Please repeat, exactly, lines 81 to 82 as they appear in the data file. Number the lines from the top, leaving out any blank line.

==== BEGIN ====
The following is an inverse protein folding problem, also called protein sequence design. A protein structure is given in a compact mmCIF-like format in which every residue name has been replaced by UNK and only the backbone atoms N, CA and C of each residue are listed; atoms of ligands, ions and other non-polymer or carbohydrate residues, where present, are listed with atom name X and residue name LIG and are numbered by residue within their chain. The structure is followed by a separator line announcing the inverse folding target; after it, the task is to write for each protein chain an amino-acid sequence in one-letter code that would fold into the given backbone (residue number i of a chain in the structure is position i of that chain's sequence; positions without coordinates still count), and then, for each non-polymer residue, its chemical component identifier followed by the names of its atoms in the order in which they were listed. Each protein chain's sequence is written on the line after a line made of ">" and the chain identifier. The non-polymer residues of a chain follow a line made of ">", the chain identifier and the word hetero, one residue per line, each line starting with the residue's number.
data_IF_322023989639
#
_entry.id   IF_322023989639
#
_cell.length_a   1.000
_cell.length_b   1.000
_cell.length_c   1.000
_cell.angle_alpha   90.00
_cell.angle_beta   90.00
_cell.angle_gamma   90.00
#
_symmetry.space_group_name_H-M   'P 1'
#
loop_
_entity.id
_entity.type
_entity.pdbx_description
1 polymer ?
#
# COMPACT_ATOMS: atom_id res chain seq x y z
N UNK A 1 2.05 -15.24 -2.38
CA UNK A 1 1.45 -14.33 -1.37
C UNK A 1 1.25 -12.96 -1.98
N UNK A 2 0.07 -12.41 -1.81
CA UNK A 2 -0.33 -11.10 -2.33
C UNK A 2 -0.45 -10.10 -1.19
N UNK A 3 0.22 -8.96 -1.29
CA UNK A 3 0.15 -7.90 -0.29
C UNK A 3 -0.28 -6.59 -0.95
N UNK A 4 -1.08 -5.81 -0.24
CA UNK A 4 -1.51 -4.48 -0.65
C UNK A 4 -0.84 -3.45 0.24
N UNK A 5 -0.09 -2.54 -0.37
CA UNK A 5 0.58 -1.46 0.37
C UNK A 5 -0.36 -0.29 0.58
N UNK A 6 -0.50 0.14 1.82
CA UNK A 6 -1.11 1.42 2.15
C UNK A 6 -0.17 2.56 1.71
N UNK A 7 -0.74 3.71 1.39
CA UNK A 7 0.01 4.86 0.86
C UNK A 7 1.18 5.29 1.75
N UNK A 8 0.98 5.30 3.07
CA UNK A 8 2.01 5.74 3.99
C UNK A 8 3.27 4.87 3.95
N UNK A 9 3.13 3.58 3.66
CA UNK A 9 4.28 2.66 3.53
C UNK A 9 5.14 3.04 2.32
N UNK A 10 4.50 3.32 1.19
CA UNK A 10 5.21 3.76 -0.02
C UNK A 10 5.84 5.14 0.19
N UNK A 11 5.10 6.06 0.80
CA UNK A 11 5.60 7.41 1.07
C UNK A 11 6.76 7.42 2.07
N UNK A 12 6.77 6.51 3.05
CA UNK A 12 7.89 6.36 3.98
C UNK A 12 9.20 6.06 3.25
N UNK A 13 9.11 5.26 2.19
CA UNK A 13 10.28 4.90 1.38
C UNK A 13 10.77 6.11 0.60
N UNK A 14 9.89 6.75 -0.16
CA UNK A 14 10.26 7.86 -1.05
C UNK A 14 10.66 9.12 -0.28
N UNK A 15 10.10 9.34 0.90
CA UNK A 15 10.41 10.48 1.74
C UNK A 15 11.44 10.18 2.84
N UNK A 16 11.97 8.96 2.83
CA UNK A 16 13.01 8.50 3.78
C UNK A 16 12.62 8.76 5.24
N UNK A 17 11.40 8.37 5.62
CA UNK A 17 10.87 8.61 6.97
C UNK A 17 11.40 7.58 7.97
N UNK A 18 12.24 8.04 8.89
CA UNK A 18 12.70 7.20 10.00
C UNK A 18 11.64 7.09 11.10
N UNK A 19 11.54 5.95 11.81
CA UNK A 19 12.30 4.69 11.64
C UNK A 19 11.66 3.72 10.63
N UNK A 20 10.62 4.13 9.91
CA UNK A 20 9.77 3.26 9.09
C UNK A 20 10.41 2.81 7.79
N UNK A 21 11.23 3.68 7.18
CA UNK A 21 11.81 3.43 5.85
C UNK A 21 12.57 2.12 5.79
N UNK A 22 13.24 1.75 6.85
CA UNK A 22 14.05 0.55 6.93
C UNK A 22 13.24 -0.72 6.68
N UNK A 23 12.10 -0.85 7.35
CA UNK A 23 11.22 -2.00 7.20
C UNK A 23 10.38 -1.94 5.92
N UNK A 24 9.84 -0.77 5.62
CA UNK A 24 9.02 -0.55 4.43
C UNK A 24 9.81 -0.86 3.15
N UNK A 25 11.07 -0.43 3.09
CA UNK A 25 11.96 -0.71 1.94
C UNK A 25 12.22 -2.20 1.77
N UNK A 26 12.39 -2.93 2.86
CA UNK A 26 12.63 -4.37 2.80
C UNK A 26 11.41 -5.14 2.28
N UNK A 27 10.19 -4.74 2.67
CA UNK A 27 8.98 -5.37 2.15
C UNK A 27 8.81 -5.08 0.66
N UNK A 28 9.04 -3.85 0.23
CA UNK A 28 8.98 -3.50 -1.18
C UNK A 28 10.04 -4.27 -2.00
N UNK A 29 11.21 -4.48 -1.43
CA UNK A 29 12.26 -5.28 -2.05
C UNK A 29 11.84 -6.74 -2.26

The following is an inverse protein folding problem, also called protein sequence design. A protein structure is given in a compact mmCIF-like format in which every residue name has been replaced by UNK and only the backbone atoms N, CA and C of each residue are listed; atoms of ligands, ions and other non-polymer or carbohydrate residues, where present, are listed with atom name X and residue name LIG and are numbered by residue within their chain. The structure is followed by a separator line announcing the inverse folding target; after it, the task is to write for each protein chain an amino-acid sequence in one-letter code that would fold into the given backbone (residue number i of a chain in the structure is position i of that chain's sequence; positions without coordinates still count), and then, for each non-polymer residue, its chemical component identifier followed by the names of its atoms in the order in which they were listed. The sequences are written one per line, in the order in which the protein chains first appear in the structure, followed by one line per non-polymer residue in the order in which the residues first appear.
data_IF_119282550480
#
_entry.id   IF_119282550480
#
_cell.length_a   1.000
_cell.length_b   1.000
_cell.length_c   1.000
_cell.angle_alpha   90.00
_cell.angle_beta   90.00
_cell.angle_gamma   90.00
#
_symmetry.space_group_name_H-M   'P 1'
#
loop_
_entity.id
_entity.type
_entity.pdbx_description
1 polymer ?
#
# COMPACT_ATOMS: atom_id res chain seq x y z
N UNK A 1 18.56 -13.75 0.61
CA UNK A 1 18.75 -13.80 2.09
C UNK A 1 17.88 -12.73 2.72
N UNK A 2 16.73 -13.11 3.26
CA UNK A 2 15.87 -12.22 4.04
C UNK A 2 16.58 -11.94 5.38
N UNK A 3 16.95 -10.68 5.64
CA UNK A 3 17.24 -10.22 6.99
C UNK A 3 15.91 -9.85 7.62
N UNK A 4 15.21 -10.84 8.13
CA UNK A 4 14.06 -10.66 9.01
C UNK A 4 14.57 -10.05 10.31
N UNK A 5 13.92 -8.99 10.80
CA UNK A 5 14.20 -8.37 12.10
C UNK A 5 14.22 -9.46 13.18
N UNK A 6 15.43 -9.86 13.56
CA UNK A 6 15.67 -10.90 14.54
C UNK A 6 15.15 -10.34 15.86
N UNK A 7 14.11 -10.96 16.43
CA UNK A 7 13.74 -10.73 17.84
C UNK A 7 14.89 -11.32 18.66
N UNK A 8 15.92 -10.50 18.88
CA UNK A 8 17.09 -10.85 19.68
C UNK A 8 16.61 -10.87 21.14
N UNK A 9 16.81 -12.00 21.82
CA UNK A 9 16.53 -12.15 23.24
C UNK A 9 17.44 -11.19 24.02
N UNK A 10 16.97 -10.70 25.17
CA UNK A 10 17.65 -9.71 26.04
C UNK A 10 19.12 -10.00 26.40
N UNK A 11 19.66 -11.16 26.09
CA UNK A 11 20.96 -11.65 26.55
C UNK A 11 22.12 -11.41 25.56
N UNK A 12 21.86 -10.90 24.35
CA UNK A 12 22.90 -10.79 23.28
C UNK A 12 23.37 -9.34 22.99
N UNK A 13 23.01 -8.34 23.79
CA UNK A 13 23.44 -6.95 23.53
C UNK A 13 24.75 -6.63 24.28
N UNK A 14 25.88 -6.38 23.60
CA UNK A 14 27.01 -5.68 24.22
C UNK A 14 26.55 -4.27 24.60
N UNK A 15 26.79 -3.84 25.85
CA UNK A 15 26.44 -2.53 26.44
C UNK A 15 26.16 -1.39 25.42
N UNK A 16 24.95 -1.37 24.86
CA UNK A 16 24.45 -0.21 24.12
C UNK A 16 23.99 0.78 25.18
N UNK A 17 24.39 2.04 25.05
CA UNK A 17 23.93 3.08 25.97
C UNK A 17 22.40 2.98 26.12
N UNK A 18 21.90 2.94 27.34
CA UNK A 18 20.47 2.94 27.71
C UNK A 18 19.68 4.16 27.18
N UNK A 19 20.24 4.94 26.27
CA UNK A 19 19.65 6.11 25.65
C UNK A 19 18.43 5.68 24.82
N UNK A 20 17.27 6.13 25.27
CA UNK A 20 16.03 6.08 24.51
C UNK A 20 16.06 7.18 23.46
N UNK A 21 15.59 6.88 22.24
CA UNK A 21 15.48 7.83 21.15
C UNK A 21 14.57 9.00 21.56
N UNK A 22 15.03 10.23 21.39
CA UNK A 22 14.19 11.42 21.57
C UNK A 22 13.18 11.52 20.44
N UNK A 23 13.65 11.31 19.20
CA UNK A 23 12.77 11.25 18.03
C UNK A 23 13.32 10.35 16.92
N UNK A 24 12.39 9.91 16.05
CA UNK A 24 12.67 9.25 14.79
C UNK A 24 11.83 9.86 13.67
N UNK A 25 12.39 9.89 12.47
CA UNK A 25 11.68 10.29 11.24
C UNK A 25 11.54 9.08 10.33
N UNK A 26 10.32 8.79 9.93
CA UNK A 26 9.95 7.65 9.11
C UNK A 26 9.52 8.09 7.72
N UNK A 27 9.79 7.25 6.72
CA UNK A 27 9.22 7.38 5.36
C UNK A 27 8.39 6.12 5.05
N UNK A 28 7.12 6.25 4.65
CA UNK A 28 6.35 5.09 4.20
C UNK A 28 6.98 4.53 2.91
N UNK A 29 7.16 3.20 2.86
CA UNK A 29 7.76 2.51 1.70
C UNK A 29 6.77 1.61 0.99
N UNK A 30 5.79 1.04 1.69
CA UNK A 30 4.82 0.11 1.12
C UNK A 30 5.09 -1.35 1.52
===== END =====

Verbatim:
C UNK A 20 10.41 2.81 7.79
N UNK A 21 11.23 3.68 7.18